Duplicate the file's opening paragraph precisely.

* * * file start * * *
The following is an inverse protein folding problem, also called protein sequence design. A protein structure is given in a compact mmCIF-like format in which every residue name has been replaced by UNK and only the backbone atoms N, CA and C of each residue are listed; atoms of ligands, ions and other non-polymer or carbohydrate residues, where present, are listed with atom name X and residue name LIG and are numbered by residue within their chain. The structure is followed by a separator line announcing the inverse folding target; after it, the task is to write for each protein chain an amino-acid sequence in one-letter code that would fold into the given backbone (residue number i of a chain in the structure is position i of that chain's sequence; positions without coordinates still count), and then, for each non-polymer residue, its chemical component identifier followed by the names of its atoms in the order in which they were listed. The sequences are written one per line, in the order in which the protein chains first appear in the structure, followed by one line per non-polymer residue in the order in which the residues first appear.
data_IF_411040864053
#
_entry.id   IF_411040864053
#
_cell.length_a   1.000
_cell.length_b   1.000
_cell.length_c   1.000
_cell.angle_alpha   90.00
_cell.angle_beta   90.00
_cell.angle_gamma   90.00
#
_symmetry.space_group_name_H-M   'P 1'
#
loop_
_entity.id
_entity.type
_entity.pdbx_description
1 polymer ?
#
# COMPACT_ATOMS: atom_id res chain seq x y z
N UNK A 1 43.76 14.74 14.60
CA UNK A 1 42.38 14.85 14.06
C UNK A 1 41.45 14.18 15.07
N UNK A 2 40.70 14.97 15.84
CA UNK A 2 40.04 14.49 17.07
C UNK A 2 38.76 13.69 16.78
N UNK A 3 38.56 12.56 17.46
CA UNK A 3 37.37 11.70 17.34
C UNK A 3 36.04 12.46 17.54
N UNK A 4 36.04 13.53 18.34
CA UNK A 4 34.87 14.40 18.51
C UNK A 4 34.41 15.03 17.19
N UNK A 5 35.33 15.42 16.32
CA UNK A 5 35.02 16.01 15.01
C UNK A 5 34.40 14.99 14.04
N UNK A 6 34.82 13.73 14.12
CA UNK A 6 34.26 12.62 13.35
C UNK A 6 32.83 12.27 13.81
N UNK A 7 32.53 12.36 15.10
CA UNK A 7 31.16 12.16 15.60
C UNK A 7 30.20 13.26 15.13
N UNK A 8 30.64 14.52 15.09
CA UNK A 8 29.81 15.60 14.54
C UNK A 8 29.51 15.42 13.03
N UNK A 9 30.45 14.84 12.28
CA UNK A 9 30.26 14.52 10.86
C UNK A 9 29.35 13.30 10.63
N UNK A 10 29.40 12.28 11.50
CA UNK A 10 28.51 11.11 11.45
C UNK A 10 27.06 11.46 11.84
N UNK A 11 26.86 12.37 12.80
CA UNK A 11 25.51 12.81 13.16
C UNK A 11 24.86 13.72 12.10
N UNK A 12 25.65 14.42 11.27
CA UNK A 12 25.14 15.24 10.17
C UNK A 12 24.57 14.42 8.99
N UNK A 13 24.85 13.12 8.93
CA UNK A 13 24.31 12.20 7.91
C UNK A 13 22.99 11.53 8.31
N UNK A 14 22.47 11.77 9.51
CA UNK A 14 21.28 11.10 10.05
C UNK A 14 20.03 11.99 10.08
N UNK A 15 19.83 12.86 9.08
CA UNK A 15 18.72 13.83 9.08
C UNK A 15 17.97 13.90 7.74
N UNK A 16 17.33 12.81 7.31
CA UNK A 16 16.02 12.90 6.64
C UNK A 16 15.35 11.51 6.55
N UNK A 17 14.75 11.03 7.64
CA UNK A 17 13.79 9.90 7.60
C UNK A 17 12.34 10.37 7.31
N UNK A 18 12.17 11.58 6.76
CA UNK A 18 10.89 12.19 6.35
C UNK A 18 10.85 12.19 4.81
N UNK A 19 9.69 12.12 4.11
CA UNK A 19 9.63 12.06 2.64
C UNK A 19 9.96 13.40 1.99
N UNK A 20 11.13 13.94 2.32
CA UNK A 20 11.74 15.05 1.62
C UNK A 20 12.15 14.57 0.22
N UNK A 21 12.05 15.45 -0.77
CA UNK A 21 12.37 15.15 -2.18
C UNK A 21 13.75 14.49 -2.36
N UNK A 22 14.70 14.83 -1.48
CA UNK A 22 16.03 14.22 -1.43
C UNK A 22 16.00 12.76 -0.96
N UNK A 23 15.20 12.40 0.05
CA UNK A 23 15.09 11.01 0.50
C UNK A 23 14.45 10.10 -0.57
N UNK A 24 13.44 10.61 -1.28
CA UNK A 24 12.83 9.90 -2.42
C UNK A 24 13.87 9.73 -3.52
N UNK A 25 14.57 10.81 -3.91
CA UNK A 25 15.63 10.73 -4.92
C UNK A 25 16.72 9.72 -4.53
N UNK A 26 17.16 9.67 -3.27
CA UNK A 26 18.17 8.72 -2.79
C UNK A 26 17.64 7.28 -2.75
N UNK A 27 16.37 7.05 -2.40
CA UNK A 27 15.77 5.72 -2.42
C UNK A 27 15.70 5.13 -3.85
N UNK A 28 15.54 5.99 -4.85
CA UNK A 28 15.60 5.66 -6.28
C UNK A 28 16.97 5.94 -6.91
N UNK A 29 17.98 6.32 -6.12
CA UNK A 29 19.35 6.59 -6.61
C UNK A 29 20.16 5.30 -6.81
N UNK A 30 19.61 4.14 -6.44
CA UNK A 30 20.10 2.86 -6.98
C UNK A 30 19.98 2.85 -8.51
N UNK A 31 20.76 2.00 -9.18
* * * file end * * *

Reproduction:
The following is an inverse protein folding problem, also called protein sequence design. A protein structure is given in a compact mmCIF-like format in which every residue name has been replaced by UNK and only the backbone atoms N, CA and C of each residue are listed; atoms of ligands, ions and other non-polymer or carbohydrate residues, where present, are listed with atom name X and residue name LIG and are numbered by residue within their chain. The structure is followed by a separator line announcing the inverse folding target; after it, the task is to write for each protein chain an amino-acid sequence in one-letter code that would fold into the given backbone (residue number i of a chain in the structure is position i of that chain's sequence; positions without coordinates still count), and then, for each non-polymer residue, its chemical component identifier followed by the names of its atoms in the order in which they were listed. The sequences are written one per line, in the order in which the protein chains first appear in the structure, followed by one line per non-polymer residue in the order in which the residues first appear.